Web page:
After he met the Packers, Notre Dame LB Manti Teo faced reporters -- and there were a lot of them.
By PAUL IMIG FS Wisconsin
INDIANAPOLIS -- The spectacle surrounding Manti Te'o at the Scouting Combine was something that no NFL prospect had ever seen before. Hundreds of reporters from around the country surrounded Podium B on Saturday afternoon eagerly awaiting the presence of the former Notre Dame linebacker whose infamous relationship with fictitious girlfriend Lennay Kekua was arguably the most widely discussed sports-related topic ever.
Te'o's press conference made
Tim Tebow's much-anticipated appearance at the Combine in 2010 seem relatively unimportant. When
Cam Newton met with the media in 2011 following a BCS National Championship, a Heisman Trophy victory and controversy surrounding allegations that his father had basically tried to sell his college athletic services, that didn't match the magnitude of Te'o's arrival. Not even star quarterbacks
Robert Griffin III and
Andrew Luck drew this extreme level of attention last year.
"That's a lot of cameras," Te'o said right as he stepped up to the microphone.
Those cameras had been lined up in their spots for hours. Earlier in the day, when NFL Network announced that Te'o was scheduled to speak soon, reporters began jockeying for position. After an extended period of time passed, a new report surfaced that Te'o would be delayed by several hours. Slowly, as word spread, a certain amount of media members began to dissipate. Others refused to leave, willing to wait it out.
Eventually, Te'o emerged.
"It's pretty crazy," he said. "I've been in front of a few cameras, but not as many as this."
Unlike the rest of the draft prospects, Te'o wasn't asked much about football. One Katie Couric interview aside, Te'o hadn't yet directly faced the media pressure.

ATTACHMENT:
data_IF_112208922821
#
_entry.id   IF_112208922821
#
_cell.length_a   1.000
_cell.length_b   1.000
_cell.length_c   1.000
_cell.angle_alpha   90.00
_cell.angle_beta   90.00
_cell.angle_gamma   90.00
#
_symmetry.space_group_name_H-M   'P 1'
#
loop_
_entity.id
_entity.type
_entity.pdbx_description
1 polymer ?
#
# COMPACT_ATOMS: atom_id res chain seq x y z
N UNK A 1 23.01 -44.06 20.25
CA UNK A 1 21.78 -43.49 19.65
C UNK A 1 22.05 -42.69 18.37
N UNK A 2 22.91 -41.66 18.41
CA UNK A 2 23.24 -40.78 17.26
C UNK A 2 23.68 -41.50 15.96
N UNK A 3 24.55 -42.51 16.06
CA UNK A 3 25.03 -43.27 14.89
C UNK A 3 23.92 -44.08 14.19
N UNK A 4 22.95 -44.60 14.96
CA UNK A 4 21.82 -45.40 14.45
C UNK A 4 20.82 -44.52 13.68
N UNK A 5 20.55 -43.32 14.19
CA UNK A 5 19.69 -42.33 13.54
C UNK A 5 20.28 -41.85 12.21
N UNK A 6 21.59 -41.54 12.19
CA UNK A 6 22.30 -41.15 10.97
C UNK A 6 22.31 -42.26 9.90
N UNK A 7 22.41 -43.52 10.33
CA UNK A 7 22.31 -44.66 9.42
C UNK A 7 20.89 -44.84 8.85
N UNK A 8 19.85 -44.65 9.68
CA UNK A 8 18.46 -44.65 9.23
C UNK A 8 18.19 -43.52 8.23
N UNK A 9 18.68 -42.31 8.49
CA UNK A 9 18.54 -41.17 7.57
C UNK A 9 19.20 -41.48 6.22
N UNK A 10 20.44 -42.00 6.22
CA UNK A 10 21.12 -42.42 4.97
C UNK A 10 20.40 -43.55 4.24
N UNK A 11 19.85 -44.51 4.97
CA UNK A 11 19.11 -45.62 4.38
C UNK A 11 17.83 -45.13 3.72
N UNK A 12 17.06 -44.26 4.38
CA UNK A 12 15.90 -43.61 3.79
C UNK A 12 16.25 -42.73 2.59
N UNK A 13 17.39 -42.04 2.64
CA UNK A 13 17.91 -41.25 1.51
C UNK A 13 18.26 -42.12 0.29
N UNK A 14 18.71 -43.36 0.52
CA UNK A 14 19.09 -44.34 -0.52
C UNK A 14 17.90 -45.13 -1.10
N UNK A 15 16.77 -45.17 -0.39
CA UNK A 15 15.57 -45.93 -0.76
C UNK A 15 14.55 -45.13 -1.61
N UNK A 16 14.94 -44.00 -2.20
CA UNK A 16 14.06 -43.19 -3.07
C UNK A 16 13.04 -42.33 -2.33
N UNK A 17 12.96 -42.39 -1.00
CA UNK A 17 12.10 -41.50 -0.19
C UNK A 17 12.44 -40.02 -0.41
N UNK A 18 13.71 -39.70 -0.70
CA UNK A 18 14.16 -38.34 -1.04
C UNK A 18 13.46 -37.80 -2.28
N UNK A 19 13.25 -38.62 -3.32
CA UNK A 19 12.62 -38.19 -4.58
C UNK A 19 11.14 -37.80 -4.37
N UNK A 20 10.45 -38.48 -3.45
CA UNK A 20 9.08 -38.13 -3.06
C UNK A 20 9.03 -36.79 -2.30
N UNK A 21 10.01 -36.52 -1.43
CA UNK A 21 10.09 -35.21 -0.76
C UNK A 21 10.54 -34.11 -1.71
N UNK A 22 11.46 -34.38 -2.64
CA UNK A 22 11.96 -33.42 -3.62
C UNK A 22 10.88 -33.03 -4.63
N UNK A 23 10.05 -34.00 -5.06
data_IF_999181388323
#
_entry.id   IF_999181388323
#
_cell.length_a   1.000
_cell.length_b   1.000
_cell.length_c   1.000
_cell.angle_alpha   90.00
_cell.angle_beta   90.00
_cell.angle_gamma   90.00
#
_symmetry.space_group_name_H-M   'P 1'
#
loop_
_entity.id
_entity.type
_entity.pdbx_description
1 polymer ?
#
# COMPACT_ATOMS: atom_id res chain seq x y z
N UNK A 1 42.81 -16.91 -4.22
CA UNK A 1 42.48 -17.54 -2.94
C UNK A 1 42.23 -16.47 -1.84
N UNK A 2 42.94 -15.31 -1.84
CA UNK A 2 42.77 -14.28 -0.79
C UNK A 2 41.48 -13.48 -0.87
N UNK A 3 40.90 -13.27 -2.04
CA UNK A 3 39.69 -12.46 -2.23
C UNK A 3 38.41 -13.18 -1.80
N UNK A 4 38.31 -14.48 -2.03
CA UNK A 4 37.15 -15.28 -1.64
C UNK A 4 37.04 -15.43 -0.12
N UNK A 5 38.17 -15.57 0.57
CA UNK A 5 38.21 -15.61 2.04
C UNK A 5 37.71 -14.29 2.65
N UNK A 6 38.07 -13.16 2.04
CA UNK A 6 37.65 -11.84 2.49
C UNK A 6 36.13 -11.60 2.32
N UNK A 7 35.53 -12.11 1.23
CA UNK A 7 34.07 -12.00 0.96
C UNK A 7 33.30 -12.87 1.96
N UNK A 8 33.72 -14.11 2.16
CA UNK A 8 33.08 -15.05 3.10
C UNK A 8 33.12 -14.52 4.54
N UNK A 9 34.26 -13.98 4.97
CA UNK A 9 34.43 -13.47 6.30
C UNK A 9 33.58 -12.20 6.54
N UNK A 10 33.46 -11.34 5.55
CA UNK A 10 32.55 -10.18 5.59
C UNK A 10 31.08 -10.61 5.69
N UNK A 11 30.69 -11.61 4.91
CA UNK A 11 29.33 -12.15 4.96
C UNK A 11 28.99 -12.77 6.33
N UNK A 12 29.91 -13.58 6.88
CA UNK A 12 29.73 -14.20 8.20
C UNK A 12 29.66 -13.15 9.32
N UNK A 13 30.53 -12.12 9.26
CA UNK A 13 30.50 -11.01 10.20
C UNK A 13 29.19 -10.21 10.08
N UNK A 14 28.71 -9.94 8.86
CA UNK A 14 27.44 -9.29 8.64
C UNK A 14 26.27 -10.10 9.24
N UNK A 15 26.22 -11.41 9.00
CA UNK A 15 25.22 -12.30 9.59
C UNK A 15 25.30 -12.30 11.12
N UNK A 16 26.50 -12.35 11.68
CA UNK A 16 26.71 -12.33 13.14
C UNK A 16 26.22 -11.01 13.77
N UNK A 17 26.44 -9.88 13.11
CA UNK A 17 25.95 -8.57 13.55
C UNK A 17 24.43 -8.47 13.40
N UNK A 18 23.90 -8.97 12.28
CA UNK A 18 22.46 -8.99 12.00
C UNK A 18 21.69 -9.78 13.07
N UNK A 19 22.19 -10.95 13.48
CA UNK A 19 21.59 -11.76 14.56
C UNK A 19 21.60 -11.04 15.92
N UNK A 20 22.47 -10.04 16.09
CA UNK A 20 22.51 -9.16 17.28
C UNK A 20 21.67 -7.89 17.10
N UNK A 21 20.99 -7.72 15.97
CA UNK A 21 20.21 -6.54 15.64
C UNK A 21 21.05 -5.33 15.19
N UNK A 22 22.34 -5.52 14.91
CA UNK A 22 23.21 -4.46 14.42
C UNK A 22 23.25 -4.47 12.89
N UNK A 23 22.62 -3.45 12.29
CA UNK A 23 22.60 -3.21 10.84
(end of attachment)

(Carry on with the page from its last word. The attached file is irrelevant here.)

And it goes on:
"If I was still embarrassed, I wouldn't be standing in front of you," Te'o said.
In the weeks immediately after reports of Te'o's relationship with Kekua first came out, though, the 22-year-old wasn't quite as comfortable about the entire situation.
"For anybody to go through, it's definitely embarrassing," Te'o said. "When you're walking through grocery stores and you're kind of like giving people double-takes to see if they're staring at you, it's definitely embarrassing. I guess it's part of the process, it's part of the journey. You know it's only going to make me stronger, and it definitely has."
The grocery-store stares weren't his only embarrassing and challenging moments.
"I think the toughest moment, to be honest with you, was a phone call that I got from my sister where she told me that they had to sneak my own family in their home because there were people parked out in the yard and stuff like that," Te'o said. "That had to be the hardest part. And for me, something that I've always had a problem with is when I can't do something about it; I can't help. To know that my family was in this situation because of the actions I committed was definitely the hardest part for me."
It wasn't just reporters who wanted to know more about his story; NFL teams did, too.
"They all ask me about it," Te'o said. "Some go to certain lengths, some just ask me, ‘Just give me a brief overview of how it was,' then they get straight to business. They want to hear it from me. Just tell them basically what happened."
By late Saturday afternoon, Te'o had already met with the Green Bay Packers and Houston Texans, and he was just getting started. By the time Te'o flies home, he'll have met with a total of 20 teams.
When the Packers and Texans asked him about what happened with Kekua, Te'o understood why NFL teams are curious.
"They want to be able to trust their player," Te'o said. "You don't want to invest in somebody you can't trust. With everybody here, they're just trying to get to know you, get to know you as a person and as a football player. I understand where they're coming from."
Te'o is projected as a late first-round pick after a terrific senior season nearly made him only the second defensive player to ever win the Heisman Trophy. But now, with all of this hanging over his head, it's possible Te'o could fall further down the draft board.
"They haven't really said anything about it affecting me," Te'o said.
More likely to affect Te'o in the draft was his poor performance in Notre Dame's national championship game loss to Alabama.
"That's all on me," Te'o said, adding that his off-the-field issues were not a distraction in that game.
It's difficult to imagine any NFL prospect ever generating this amount of Combine hype again. Te'o's story was so unique that it piqued the interest of more than just football folks.
Te'o handled the intense pressure well. Considering it was the brightest spotlight ever shone on one player at the Combine, that's an impressive accomplishment.